Johns Hopkins scientists have developed a vaccine that, in mice, can alert the immune system to the presence of stray cancer cells and significantly reduce their blood-borne spread.
"Metastatic cancer, or cancer that is spreading from its site of origin, is among the toughest stages of cancer to treat," says Hongxiu Ji, M.D., postdoctoral fellow. "Our findings suggest cancer vaccines could be an important tool for preventing and treating the spread of cancers."
Giving the vaccine prior to a tail vein injection of cancer cells prevented development of metastatic lung tumors in eight of 10 mice, while all the mice in two control groups that received cancer cells but no vaccine developed tumors. A second test against established lung cancer showed that the vaccine completely eliminated tumors in 50 percent of mice.
Ji presents her results, funded by the National Institutes of Health and the Richard W. TeLinde endowment, at this week's meeting of the American Society of Gene Therapy in Seattle.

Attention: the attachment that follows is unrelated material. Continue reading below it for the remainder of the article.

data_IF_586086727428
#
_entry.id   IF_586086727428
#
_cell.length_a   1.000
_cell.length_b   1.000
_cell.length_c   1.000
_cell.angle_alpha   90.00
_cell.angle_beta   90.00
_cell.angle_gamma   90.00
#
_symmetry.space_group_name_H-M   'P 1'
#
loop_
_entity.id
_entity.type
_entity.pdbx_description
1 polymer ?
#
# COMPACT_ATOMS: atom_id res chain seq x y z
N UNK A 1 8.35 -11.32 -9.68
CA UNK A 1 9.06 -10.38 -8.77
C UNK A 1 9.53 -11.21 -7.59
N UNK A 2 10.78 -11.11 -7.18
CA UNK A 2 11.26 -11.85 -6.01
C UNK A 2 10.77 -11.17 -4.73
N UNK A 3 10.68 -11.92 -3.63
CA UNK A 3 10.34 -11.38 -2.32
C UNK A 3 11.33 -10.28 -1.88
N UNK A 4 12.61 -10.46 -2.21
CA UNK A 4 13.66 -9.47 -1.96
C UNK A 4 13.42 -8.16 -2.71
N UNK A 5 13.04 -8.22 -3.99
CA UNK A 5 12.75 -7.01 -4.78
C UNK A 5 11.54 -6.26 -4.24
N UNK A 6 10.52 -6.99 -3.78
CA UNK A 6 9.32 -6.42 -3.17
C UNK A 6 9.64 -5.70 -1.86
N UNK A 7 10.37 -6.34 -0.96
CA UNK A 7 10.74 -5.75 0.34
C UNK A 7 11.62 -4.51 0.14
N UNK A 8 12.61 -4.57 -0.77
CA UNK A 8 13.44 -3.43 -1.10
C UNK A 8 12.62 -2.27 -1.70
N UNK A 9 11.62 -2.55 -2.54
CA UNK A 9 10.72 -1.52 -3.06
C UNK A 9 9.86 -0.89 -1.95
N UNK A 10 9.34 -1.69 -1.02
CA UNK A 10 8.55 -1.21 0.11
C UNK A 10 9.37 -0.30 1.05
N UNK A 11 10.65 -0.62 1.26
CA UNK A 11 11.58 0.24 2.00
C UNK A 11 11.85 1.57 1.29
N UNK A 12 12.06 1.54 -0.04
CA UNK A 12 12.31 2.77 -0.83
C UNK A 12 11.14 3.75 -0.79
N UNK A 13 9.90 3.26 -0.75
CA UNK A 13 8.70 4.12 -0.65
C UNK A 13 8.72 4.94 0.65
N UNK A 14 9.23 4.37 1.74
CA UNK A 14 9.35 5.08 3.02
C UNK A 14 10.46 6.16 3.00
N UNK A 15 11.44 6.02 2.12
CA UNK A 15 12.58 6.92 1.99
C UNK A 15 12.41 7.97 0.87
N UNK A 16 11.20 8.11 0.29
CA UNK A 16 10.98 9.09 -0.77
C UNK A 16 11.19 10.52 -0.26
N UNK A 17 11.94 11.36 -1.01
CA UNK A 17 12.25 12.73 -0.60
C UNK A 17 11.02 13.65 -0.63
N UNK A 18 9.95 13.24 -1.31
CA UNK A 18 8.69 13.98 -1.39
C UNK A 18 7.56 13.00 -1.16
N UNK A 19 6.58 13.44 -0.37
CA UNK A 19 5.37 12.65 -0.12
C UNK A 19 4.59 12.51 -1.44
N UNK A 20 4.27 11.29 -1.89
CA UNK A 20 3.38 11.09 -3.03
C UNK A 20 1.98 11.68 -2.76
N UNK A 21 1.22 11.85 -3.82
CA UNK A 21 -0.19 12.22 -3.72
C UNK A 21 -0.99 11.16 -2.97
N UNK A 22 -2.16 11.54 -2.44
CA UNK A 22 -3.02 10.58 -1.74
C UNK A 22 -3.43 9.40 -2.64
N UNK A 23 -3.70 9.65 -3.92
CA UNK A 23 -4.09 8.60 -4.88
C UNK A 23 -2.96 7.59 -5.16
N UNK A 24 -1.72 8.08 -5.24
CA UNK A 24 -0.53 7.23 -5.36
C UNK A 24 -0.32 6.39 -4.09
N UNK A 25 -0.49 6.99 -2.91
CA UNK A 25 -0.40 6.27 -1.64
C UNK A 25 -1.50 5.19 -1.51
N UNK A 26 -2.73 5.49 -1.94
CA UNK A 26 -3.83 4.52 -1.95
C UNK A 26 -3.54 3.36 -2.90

The vaccine takes advantage of a protein, E7, produced by the human papilloma virus and commonly found in cervical cancers and their metastatic cancers. To make the vaccine, scientists altered vaccinia, a common virus, to include a gene for E7 and a molecular signal. The vaccine infects cells in the body, causing them to make E7, and the molecular signal triggers a chain reaction that calls E7 to the immune system's attention. This leads to an immune system attack on all cells that contain the protein--including the cancer cells.
To test whether the vaccine is effective against metastatic cervical cancer, Ji and her colleagues developed a line of tumor cells by genetically altering mouse lung cells to include E7. This made the cells similar to cervical cancer cells. She then showed that a tail vein injection of the cancer cells could cause lung tumors in mice in two weeks.